Victor Scali1, James Espinosa2*
1Victor Scali DO Emergency Medicine Residency Academic Coordinator, Rowan University SOM/Jefferson - Stratford, NJ, USA
2James Espinosa MD, Department of Emergency Medicine, Rowan University SOM/Jefferson - Stratford, NJ, USA
*Corresponding Author: James Espinosa, Department of Emergency Medicine Rowan University SOM/Jefferson - Stratford, NJ, USA, 18 East Laurel Road, Stratford, NJ 08084, USA, E-mail: [email protected]
Received Date: November 05, 2020
Published Date: December 21, 2020
Copyright: Scali V, et al. © 2020.
Citation: Scali V, et al. (2020). Does Computed Tomography of Kidney, Ureter and Bladder (CTKUB) affect the management of patients with suspected renal colic in Emergency Department?. Mathews J Emergency Med. (5)2:38.
The purpose of this study was to assess whether the low frequency/critically high skill set of cricothyrotomy can be taught to emergency medicine residents at various levels of training. Our study was prospective in design, involving a brief survey concerning years of training, prior experience with cricothyrotomy, sense of comfort with procedure and number witnessed. Participants were emergency medicine residents PGY 2-5. After the survey, participants watched a demonstration video. Cricothyrotomy was then performed by participants on a mannequin using a preassembled cricothyrotomy kit, up to a maximum of 10 attempts. Successful performance was defined as 40 seconds or less as per the training model of Wong et al. When participants were pooled by attempt, the overall reduction in time performance reached a plateau by the 5th attempt. This plateau is identical to the plateau described by Wong in his study of cricothyrotomy training in anesthesiologists. When success was operationally defined as less than or equal to 40 seconds per attempt, the success threshold was definitely reached by the 2nd attempt and reached a plateau by the 5th attempt. Statistical significance of less than p= 0.01 was reached by the second attempt and reached a plateau (p=0.001) by the 5th attempt.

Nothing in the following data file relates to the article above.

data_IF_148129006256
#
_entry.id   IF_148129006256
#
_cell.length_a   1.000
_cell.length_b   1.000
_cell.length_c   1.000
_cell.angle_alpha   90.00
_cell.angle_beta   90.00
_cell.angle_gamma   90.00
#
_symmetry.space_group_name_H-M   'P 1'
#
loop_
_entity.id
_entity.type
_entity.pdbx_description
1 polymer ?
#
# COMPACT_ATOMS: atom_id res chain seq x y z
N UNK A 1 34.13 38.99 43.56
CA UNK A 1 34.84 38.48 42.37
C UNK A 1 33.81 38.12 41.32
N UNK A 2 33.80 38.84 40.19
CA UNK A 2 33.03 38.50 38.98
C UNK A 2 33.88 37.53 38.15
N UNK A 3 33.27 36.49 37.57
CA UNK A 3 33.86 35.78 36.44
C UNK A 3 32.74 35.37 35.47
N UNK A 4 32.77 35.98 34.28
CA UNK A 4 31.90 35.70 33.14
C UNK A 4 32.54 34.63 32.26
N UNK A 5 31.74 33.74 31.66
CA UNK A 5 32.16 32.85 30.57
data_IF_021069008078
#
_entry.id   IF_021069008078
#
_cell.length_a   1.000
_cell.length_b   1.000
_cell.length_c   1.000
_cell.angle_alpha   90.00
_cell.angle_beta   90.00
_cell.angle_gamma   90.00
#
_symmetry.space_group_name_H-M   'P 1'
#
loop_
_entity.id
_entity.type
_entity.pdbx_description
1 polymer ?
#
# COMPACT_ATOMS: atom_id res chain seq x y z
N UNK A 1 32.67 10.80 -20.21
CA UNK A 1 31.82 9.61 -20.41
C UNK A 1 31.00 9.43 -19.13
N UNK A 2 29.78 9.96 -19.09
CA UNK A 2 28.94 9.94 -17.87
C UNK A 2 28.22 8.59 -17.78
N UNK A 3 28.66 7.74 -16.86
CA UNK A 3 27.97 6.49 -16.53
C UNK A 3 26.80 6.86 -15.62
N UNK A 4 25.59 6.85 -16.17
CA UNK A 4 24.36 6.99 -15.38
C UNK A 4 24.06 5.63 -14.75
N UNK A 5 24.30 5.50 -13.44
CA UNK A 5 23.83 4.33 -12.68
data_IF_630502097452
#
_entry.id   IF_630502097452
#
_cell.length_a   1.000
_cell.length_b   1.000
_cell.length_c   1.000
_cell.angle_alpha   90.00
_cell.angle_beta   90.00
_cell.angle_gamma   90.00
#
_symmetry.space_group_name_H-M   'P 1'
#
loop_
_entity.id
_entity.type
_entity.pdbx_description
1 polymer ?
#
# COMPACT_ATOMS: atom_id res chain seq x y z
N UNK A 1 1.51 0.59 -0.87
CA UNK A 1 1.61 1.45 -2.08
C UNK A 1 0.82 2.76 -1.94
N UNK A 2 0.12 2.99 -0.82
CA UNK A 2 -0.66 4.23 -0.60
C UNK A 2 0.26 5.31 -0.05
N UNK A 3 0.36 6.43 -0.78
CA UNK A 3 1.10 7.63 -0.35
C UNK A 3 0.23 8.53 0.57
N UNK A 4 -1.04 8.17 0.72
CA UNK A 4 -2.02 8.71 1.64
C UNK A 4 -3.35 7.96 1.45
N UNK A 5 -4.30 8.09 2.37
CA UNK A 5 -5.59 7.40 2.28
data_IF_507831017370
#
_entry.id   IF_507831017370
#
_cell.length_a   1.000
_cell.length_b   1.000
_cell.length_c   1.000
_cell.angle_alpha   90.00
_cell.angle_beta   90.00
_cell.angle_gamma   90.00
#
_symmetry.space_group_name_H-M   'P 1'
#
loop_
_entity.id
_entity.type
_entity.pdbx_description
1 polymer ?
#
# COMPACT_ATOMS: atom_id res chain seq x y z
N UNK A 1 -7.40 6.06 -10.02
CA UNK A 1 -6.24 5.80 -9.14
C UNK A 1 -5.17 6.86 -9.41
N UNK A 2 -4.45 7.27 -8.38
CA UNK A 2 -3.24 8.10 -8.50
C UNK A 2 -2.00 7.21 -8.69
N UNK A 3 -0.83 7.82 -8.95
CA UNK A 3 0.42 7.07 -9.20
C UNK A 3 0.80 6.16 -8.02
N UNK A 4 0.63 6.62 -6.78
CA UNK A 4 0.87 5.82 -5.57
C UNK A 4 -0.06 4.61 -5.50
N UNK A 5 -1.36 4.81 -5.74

Participants who reported 1 minimum previous experience with the procedure had a better performance than those who reports no previous experience with the procedure. [p=0.03] These differences became negligible by the 5th attempt. Participants who reported “very comfortable” had a better performance than those who stated “not comfortable”. [p=NS] “Not comfortable” participants had a better performance than those who stated “could do if needed.” [p=NS] These differences became negligible by the 5th attempt. Participants who reported three minimum previous procedures witnessed had a slower performance than those who reported 1 minimum previous procedure witnessed. [p=NS] Those with no previous procedures witnessed had a slower pooled time for the first attempt than those with more experience. [p=NS] These differences became negligible by the 5th attempt. This underscores that training up to the 5th attempt may be the most efficient model in future training work.